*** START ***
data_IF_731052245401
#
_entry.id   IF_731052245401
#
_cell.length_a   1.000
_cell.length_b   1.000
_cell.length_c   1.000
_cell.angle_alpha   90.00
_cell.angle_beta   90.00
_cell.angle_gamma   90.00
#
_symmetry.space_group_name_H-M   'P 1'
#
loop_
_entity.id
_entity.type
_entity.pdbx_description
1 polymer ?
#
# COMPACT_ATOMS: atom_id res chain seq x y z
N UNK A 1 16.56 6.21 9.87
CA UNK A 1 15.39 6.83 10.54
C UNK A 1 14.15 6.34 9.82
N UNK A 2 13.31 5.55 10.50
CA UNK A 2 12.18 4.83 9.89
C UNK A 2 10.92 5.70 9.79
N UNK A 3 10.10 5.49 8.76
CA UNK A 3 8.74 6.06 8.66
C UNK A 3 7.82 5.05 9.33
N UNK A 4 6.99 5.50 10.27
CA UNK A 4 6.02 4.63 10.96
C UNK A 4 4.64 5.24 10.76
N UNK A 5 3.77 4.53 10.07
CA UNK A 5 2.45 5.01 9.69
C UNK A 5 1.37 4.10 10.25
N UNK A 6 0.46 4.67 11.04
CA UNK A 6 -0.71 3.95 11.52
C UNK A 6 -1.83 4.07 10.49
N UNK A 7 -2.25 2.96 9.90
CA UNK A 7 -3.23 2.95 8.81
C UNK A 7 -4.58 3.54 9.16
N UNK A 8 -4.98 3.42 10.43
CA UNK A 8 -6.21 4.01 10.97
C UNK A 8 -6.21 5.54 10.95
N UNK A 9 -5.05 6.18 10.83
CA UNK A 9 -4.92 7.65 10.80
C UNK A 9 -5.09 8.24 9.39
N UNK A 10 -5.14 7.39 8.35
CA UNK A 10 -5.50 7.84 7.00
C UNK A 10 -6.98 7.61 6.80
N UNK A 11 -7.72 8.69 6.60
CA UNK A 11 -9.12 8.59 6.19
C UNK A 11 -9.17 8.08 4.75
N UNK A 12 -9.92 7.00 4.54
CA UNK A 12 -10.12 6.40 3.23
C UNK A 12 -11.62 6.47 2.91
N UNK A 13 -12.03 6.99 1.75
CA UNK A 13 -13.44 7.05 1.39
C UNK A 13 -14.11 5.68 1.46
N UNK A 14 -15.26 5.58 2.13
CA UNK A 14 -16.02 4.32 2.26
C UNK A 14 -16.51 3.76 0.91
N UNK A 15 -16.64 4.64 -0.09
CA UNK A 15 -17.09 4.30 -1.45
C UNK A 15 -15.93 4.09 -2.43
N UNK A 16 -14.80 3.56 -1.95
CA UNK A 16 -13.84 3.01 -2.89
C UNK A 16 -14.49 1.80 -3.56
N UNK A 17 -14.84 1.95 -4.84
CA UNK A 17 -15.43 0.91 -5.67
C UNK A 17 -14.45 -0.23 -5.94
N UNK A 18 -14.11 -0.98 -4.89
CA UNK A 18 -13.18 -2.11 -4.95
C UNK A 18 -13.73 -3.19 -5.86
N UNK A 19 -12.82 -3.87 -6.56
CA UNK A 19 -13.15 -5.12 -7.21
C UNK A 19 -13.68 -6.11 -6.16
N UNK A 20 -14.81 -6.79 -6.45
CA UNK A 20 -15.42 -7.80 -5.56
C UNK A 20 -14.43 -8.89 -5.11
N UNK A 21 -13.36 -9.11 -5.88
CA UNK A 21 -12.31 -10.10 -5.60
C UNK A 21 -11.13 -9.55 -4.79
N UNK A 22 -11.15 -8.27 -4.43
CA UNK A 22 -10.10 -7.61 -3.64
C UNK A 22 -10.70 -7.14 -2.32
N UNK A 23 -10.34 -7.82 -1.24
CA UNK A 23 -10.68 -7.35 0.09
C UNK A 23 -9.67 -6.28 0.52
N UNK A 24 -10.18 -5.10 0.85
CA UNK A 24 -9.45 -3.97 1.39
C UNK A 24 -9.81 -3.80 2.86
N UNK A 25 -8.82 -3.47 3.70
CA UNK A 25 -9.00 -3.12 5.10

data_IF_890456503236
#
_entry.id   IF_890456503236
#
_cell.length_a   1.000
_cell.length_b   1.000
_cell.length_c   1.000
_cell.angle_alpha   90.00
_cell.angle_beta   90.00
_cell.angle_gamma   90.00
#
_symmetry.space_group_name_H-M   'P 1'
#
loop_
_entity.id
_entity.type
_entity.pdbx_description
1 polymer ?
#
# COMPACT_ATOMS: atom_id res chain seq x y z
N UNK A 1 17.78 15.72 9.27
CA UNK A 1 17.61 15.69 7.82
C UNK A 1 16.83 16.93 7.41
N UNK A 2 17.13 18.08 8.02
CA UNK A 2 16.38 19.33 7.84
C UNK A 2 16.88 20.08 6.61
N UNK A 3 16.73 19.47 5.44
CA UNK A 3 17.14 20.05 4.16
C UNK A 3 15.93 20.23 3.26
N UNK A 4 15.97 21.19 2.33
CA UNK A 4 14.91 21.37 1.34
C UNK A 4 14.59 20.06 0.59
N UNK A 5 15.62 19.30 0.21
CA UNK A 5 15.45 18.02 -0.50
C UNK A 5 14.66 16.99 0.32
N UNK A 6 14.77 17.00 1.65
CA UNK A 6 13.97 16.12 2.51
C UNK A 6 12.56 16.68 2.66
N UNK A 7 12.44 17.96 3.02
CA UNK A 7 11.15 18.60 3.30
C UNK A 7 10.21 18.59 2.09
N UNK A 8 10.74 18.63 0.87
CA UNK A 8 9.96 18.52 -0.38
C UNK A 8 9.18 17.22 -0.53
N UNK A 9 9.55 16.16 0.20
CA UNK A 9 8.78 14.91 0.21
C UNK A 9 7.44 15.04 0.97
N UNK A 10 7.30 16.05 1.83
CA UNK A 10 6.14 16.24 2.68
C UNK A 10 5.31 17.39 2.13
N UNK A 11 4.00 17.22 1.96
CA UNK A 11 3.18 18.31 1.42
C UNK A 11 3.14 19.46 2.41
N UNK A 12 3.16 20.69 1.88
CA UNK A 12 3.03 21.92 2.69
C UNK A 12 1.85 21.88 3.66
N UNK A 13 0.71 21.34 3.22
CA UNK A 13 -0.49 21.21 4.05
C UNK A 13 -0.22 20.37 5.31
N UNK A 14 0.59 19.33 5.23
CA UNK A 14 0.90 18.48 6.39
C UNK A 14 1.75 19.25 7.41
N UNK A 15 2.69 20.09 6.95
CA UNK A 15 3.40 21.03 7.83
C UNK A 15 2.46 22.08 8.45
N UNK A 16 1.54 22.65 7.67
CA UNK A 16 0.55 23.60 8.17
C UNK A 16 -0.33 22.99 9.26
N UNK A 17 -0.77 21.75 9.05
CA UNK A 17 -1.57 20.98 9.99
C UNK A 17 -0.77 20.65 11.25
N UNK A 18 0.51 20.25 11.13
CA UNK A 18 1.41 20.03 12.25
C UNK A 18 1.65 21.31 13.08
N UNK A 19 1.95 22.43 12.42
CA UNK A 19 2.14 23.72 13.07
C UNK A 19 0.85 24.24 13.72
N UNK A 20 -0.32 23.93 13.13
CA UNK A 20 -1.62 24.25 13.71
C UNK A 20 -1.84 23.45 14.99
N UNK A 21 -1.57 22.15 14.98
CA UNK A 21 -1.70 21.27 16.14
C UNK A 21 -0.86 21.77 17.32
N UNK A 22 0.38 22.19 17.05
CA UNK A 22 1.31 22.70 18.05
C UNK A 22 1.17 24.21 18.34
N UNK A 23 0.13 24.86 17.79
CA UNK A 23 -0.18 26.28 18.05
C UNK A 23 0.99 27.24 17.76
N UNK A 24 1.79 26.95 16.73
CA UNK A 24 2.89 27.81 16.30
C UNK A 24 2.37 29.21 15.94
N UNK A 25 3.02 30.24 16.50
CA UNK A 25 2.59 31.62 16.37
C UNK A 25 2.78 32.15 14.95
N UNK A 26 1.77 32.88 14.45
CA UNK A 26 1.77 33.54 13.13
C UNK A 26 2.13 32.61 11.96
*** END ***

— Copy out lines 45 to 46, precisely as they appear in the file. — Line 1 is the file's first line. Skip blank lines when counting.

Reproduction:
N UNK A 9 -5.05 6.18 10.83
CA UNK A 9 -4.92 7.65 10.80